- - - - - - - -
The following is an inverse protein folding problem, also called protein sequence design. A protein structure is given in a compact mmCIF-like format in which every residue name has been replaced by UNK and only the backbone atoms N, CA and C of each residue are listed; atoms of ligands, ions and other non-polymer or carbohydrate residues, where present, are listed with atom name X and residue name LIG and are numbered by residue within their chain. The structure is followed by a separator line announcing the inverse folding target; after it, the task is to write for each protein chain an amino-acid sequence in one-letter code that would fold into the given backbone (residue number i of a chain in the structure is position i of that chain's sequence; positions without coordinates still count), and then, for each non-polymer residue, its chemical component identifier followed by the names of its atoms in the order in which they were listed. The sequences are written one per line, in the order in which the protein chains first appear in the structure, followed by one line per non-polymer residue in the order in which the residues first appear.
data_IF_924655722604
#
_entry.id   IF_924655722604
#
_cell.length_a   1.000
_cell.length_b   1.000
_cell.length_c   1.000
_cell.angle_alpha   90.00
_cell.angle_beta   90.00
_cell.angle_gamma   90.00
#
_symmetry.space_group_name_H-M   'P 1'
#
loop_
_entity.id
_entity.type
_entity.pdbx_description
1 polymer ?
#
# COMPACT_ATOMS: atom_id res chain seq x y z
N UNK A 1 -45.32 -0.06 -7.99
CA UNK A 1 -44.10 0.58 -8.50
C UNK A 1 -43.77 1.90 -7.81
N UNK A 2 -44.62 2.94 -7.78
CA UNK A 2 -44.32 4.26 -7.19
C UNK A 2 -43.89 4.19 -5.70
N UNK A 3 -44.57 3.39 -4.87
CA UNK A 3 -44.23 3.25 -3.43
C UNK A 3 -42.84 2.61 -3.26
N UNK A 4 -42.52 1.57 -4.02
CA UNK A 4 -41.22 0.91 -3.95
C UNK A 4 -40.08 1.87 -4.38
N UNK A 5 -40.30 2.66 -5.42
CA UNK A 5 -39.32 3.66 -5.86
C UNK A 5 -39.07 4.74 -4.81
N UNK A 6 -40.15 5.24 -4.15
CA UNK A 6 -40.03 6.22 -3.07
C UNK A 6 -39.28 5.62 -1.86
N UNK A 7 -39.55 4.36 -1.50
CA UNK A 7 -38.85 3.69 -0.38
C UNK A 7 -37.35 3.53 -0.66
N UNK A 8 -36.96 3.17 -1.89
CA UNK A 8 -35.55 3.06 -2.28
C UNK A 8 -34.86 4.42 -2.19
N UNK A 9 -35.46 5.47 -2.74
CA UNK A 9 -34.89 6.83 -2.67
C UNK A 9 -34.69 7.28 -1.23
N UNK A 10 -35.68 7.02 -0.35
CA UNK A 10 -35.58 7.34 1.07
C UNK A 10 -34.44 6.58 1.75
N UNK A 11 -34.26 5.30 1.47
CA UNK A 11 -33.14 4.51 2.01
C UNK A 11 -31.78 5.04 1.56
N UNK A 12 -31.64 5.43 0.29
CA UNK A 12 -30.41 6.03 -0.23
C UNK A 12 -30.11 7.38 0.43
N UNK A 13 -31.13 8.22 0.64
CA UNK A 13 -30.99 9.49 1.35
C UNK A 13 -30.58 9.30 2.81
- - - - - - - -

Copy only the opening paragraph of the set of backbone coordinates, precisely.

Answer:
The following is an inverse protein folding problem, also called protein sequence design. A protein structure is given in a compact mmCIF-like format in which every residue name has been replaced by UNK and only the backbone atoms N, CA and C of each residue are listed; atoms of ligands, ions and other non-polymer or carbohydrate residues, where present, are listed with atom name X and residue name LIG and are numbered by residue within their chain. The structure is followed by a separator line announcing the inverse folding target; after it, the task is to write for each protein chain an amino-acid sequence in one-letter code that would fold into the given backbone (residue number i of a chain in the structure is position i of that chain's sequence; positions without coordinates still count), and then, for each non-polymer residue, its chemical component identifier followed by the names of its atoms in the order in which they were listed. The sequences are written one per line, in the order in which the protein chains first appear in the structure, followed by one line per non-polymer residue in the order in which the residues first appear.